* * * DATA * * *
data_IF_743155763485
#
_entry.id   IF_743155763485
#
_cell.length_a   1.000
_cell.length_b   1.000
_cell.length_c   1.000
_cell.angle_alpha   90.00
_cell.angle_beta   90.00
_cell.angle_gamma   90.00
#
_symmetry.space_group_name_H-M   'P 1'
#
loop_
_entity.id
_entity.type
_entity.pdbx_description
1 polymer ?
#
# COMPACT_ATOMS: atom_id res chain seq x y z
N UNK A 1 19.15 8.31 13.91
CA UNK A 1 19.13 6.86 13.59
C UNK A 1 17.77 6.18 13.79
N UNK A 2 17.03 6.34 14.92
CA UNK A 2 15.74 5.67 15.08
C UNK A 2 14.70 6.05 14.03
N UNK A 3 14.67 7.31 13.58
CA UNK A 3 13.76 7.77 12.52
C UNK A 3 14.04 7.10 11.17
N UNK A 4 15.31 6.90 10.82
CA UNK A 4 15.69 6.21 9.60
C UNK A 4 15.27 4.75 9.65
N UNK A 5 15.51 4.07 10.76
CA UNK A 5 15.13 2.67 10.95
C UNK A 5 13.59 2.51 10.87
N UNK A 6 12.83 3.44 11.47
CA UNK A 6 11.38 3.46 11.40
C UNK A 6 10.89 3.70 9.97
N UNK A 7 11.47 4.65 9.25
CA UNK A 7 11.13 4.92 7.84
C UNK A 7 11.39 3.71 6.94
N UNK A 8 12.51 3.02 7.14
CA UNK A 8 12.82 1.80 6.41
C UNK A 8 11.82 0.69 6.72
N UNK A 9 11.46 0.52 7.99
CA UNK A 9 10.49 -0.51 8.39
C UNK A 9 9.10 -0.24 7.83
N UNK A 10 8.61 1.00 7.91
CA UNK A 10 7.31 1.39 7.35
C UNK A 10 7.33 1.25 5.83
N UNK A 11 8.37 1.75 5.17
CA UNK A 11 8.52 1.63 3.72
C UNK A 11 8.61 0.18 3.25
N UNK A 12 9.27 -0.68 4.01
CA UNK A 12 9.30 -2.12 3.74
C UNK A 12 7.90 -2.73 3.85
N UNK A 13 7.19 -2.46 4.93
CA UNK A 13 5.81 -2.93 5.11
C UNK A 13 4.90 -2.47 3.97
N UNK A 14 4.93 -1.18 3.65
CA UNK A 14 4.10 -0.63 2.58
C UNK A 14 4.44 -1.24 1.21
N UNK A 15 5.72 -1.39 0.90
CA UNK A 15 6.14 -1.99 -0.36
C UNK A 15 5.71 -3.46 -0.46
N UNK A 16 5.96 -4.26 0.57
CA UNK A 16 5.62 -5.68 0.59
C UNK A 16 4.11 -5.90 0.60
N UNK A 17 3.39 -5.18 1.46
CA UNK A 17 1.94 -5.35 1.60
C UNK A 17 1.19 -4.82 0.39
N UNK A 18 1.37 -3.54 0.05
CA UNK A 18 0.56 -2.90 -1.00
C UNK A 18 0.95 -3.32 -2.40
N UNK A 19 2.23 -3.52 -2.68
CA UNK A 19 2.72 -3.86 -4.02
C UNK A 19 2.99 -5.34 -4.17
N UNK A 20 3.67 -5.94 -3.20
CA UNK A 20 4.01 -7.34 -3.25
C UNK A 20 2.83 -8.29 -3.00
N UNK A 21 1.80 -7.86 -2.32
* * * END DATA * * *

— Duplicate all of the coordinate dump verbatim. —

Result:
data_IF_743155763485
#
_entry.id   IF_743155763485
#
_cell.length_a   1.000
_cell.length_b   1.000
_cell.length_c   1.000
_cell.angle_alpha   90.00
_cell.angle_beta   90.00
_cell.angle_gamma   90.00
#
_symmetry.space_group_name_H-M   'P 1'
#
loop_
_entity.id
_entity.type
_entity.pdbx_description
1 polymer ?
#
# COMPACT_ATOMS: atom_id res chain seq x y z
N UNK A 1 19.15 8.31 13.91
CA UNK A 1 19.13 6.86 13.59
C UNK A 1 17.77 6.18 13.79
N UNK A 2 17.03 6.34 14.92
CA UNK A 2 15.74 5.67 15.08
C UNK A 2 14.70 6.05 14.03
N UNK A 3 14.67 7.31 13.58
CA UNK A 3 13.76 7.77 12.52
C UNK A 3 14.04 7.10 11.17
N UNK A 4 15.31 6.90 10.82
CA UNK A 4 15.69 6.21 9.60
C UNK A 4 15.27 4.75 9.65
N UNK A 5 15.51 4.07 10.76
CA UNK A 5 15.13 2.67 10.95
C UNK A 5 13.59 2.51 10.87
N UNK A 6 12.83 3.44 11.47
CA UNK A 6 11.38 3.46 11.40
C UNK A 6 10.89 3.70 9.97
N UNK A 7 11.47 4.65 9.25
CA UNK A 7 11.13 4.92 7.84
C UNK A 7 11.39 3.71 6.94
N UNK A 8 12.51 3.02 7.14
CA UNK A 8 12.82 1.80 6.41
C UNK A 8 11.82 0.69 6.72
N UNK A 9 11.46 0.52 7.99
CA UNK A 9 10.49 -0.51 8.39
C UNK A 9 9.10 -0.24 7.83
N UNK A 10 8.61 1.00 7.91
CA UNK A 10 7.31 1.39 7.35
C UNK A 10 7.33 1.25 5.83
N UNK A 11 8.37 1.75 5.17
CA UNK A 11 8.52 1.63 3.72
C UNK A 11 8.61 0.18 3.25
N UNK A 12 9.27 -0.68 4.01
CA UNK A 12 9.30 -2.12 3.74
C UNK A 12 7.90 -2.73 3.85
N UNK A 13 7.19 -2.46 4.93
CA UNK A 13 5.81 -2.93 5.11
C UNK A 13 4.90 -2.47 3.97
N UNK A 14 4.93 -1.18 3.65
CA UNK A 14 4.10 -0.63 2.58
C UNK A 14 4.44 -1.24 1.21
N UNK A 15 5.72 -1.39 0.90
CA UNK A 15 6.14 -1.99 -0.36
C UNK A 15 5.71 -3.46 -0.46
N UNK A 16 5.96 -4.26 0.57
CA UNK A 16 5.62 -5.68 0.59
C UNK A 16 4.11 -5.90 0.60
N UNK A 17 3.39 -5.18 1.46
CA UNK A 17 1.94 -5.35 1.60
C UNK A 17 1.19 -4.82 0.39
N UNK A 18 1.37 -3.54 0.05
CA UNK A 18 0.56 -2.90 -1.00
C UNK A 18 0.95 -3.32 -2.40
N UNK A 19 2.23 -3.52 -2.68
CA UNK A 19 2.72 -3.86 -4.02
C UNK A 19 2.99 -5.34 -4.17
N UNK A 20 3.67 -5.94 -3.20
CA UNK A 20 4.01 -7.34 -3.25
C UNK A 20 2.83 -8.29 -3.00
N UNK A 21 1.80 -7.86 -2.32